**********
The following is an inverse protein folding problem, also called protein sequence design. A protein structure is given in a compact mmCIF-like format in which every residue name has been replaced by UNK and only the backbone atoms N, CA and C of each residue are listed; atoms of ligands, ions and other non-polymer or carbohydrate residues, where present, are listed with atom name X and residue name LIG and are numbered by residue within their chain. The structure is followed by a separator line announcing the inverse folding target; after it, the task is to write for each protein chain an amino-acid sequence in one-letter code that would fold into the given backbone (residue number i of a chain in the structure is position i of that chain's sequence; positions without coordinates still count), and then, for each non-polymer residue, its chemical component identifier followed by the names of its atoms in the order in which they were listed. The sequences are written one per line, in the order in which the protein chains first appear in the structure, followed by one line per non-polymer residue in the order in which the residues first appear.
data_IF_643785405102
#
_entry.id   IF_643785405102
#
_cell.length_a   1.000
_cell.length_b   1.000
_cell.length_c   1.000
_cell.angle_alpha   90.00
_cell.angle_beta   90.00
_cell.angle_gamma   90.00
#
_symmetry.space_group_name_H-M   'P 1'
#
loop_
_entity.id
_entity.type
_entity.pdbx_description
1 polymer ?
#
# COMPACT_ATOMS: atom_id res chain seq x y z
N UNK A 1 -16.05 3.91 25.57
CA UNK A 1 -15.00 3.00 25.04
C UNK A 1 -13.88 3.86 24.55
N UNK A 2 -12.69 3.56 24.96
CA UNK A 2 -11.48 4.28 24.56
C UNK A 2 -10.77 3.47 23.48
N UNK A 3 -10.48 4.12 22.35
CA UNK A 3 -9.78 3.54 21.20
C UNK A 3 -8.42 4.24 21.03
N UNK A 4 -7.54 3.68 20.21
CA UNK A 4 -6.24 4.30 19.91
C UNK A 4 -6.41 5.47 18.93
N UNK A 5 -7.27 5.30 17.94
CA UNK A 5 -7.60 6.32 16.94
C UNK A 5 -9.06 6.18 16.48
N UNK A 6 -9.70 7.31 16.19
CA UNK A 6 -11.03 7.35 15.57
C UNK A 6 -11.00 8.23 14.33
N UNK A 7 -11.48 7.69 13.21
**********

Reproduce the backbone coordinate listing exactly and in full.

The following is an inverse protein folding problem, also called protein sequence design. A protein structure is given in a compact mmCIF-like format in which every residue name has been replaced by UNK and only the backbone atoms N, CA and C of each residue are listed; atoms of ligands, ions and other non-polymer or carbohydrate residues, where present, are listed with atom name X and residue name LIG and are numbered by residue within their chain. The structure is followed by a separator line announcing the inverse folding target; after it, the task is to write for each protein chain an amino-acid sequence in one-letter code that would fold into the given backbone (residue number i of a chain in the structure is position i of that chain's sequence; positions without coordinates still count), and then, for each non-polymer residue, its chemical component identifier followed by the names of its atoms in the order in which they were listed. The sequences are written one per line, in the order in which the protein chains first appear in the structure, followed by one line per non-polymer residue in the order in which the residues first appear.
data_IF_643785405102
#
_entry.id   IF_643785405102
#
_cell.length_a   1.000
_cell.length_b   1.000
_cell.length_c   1.000
_cell.angle_alpha   90.00
_cell.angle_beta   90.00
_cell.angle_gamma   90.00
#
_symmetry.space_group_name_H-M   'P 1'
#
loop_
_entity.id
_entity.type
_entity.pdbx_description
1 polymer ?
#
# COMPACT_ATOMS: atom_id res chain seq x y z
N UNK A 1 -16.05 3.91 25.57
CA UNK A 1 -15.00 3.00 25.04
C UNK A 1 -13.88 3.86 24.55
N UNK A 2 -12.69 3.56 24.96
CA UNK A 2 -11.48 4.28 24.56
C UNK A 2 -10.77 3.47 23.48
N UNK A 3 -10.48 4.12 22.35
CA UNK A 3 -9.78 3.54 21.20
C UNK A 3 -8.42 4.24 21.03
N UNK A 4 -7.54 3.68 20.21
CA UNK A 4 -6.24 4.30 19.91
C UNK A 4 -6.41 5.47 18.93
N UNK A 5 -7.27 5.30 17.94
CA UNK A 5 -7.60 6.32 16.94
C UNK A 5 -9.06 6.18 16.48
N UNK A 6 -9.70 7.31 16.19
CA UNK A 6 -11.03 7.35 15.57
C UNK A 6 -11.00 8.23 14.33
N UNK A 7 -11.48 7.69 13.21